No matter how you get them out there, be proud of the goals you set (and don't be afraid to show it.) The more you believe in your goals and allow yourself to feel their positive influence, the easier it will be to reach them. 

Photo by Imani Givertz

Premiering today via NYLON

Small Talks, aka Cayley Spivey, has come a long way since starting a band, then becoming the entire band herself and forging her own fan base from the ground up. On her recent album A Conversation Between Us, she began to unpack any lingering baggage with one particular song: "Teeth." Today, she premieres the accompanying music video exclusively via NYLON.

"'Teeth' is about my personal battle with letting go of the past," Spivey tells NYLON, admitting that it's easily her favorite song off of A Conversation Between Us.

Watch the video for "Teeth" below.

Small Talks - Teeth (Official Music Video) - YouTube

Photos by Joe Maher/Getty Images, Dimitrios Kambouris/Getty Images for TIME

Must have been pretty awkward

Taylor Swift and Sophie Turner were guests on the U.K.'s The Graham Norton Show together, which must have been awkward for Turner's husband, Joe Jonas, seeing as he also happens to be Swift's ex. I wonder if his name came up?

The interview doesn't come out until Friday night, but promotional photos show the two sharing a couch. Swift is making an appearance to perform her new single, "ME!" while Turner is promoting her new film, X- Men: Dark Phoenix. But it seems necessary for the two to be asked about Jonas.

Swift was just on the Ellen DeGeneres Show earlier this month, where she brought up the fact that she felt bad for putting Jonas "on blast" on DeGeneres' show back in 2008 by telling the audience that he broke up with her in a record-setting short phone call. But, according to Swift, she and Jonas are chill now, since it happened pretty long ago, which means she's probably already hung out with Turner and maybe even gossiped about him with her.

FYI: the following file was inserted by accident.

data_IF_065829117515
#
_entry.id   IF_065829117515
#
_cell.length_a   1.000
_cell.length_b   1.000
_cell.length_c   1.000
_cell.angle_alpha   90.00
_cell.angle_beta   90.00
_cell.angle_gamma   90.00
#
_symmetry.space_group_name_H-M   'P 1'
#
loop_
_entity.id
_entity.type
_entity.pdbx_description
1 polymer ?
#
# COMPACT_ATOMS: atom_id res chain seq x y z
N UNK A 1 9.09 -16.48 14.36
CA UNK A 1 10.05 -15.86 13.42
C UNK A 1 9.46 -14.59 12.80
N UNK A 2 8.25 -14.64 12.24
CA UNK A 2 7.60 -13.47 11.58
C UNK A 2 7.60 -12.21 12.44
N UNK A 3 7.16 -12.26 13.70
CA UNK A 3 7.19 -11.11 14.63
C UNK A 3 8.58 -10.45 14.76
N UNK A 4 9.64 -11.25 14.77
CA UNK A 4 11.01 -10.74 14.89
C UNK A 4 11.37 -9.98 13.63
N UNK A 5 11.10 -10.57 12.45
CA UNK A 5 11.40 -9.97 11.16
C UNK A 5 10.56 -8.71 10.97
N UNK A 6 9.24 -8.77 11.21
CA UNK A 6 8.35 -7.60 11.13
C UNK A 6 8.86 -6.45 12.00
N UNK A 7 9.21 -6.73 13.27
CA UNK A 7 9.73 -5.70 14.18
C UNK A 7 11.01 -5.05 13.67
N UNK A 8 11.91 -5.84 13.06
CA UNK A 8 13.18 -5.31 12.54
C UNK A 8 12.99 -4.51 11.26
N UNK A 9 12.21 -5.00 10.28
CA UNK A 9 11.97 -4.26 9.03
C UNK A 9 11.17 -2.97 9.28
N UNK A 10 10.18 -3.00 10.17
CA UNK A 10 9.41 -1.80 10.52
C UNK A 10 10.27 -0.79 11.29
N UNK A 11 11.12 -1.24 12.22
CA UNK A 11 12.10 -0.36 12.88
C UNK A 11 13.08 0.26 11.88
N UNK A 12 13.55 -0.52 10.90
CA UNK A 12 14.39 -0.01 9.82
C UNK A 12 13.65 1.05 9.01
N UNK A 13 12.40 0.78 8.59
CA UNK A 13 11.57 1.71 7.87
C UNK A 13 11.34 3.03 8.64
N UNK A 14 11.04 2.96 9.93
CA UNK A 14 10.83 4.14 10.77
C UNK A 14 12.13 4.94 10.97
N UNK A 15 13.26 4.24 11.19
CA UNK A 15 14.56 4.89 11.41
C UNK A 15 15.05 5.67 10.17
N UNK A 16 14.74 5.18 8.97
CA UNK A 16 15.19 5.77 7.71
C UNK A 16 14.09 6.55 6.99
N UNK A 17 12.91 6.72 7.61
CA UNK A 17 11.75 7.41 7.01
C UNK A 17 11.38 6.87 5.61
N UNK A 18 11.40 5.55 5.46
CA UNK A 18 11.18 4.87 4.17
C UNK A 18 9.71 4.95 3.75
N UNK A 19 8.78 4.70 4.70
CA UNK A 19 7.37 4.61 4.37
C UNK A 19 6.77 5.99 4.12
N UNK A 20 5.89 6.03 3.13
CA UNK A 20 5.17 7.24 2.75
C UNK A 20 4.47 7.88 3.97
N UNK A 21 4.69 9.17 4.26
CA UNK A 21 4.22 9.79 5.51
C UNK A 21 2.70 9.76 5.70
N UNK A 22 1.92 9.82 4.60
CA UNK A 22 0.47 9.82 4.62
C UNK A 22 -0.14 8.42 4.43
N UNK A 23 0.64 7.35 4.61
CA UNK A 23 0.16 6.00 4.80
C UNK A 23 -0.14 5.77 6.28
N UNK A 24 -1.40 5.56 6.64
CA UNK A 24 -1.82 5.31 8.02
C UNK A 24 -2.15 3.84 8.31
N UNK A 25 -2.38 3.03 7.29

We can only hope that they get the chance to spill some tea on television.

Screenshot via YouTube, Photo Courtesy of HBO

"That's! His! Auntie!"

Leslie Jones has rewatched the Game of Thrones finale with a beer in hand, Seth Meyers at her side, and a full camera crew ready to take in all her glorious reactions. Spoilers ahead, but, if you haven't watched last week's episode already, that's kind of on you at this point.

When Jon Snow started to make out with Daenerys, also known as his aunt, only to stab her through the chest moments later, it was emotional whiplash for everyone watching. And, Jones' reactions—both from her first and second viewing—sum it all perfectly.

"That's! His! Auntie! [gagging noises]," Jones says before making an aside about calling the police if her uncle ever tried to do the same. But then the knife goes in, and Jones screams. "Did you see that?!" Jones asks, "Yeah bitch, that's a knife in you." Meyers points out the funniest part of all: "Why are you so upset about someone kissing their aunt but totally fine with someone killing their aunt?" Jones replies, "Because that bitch needed to go," and, well, same.